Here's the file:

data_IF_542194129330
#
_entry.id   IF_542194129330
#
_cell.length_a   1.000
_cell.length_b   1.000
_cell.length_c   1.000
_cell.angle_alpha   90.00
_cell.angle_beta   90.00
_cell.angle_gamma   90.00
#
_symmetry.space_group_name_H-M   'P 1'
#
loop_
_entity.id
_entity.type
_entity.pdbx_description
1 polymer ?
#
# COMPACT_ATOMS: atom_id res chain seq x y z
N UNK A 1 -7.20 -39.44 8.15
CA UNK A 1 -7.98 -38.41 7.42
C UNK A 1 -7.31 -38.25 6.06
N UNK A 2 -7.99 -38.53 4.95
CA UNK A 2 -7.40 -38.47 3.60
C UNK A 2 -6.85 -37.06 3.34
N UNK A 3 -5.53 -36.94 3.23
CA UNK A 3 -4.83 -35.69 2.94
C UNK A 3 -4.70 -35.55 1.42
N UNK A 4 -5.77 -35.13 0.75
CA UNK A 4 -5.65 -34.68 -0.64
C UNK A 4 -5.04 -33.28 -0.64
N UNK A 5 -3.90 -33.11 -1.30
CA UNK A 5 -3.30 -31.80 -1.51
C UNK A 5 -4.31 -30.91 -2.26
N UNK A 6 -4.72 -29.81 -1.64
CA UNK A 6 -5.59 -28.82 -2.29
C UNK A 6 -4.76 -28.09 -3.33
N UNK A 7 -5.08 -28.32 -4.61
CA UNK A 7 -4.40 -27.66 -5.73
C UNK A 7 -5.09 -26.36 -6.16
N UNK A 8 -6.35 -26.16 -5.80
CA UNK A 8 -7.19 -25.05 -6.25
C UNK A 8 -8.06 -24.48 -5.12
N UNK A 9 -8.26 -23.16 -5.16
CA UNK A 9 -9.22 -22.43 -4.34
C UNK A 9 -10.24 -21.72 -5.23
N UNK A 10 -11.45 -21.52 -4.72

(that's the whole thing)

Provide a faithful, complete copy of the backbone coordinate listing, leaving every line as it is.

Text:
data_IF_542194129330
#
_entry.id   IF_542194129330
#
_cell.length_a   1.000
_cell.length_b   1.000
_cell.length_c   1.000
_cell.angle_alpha   90.00
_cell.angle_beta   90.00
_cell.angle_gamma   90.00
#
_symmetry.space_group_name_H-M   'P 1'
#
loop_
_entity.id
_entity.type
_entity.pdbx_description
1 polymer ?
#
# COMPACT_ATOMS: atom_id res chain seq x y z
N UNK A 1 -7.20 -39.44 8.15
CA UNK A 1 -7.98 -38.41 7.42
C UNK A 1 -7.31 -38.25 6.06
N UNK A 2 -7.99 -38.53 4.95
CA UNK A 2 -7.40 -38.47 3.60
C UNK A 2 -6.85 -37.06 3.34
N UNK A 3 -5.53 -36.94 3.23
CA UNK A 3 -4.83 -35.69 2.94
C UNK A 3 -4.70 -35.55 1.42
N UNK A 4 -5.77 -35.13 0.75
CA UNK A 4 -5.65 -34.68 -0.64
C UNK A 4 -5.04 -33.28 -0.64
N UNK A 5 -3.90 -33.11 -1.30
CA UNK A 5 -3.30 -31.80 -1.51
C UNK A 5 -4.31 -30.91 -2.26
N UNK A 6 -4.72 -29.81 -1.64
CA UNK A 6 -5.59 -28.82 -2.29
C UNK A 6 -4.76 -28.09 -3.33
N UNK A 7 -5.08 -28.32 -4.61
CA UNK A 7 -4.40 -27.66 -5.73
C UNK A 7 -5.09 -26.36 -6.16
N UNK A 8 -6.35 -26.16 -5.80
CA UNK A 8 -7.19 -25.05 -6.25
C UNK A 8 -8.06 -24.48 -5.12
N UNK A 9 -8.26 -23.16 -5.16
CA UNK A 9 -9.22 -22.43 -4.34
C UNK A 9 -10.24 -21.72 -5.23
N UNK A 10 -11.45 -21.52 -4.72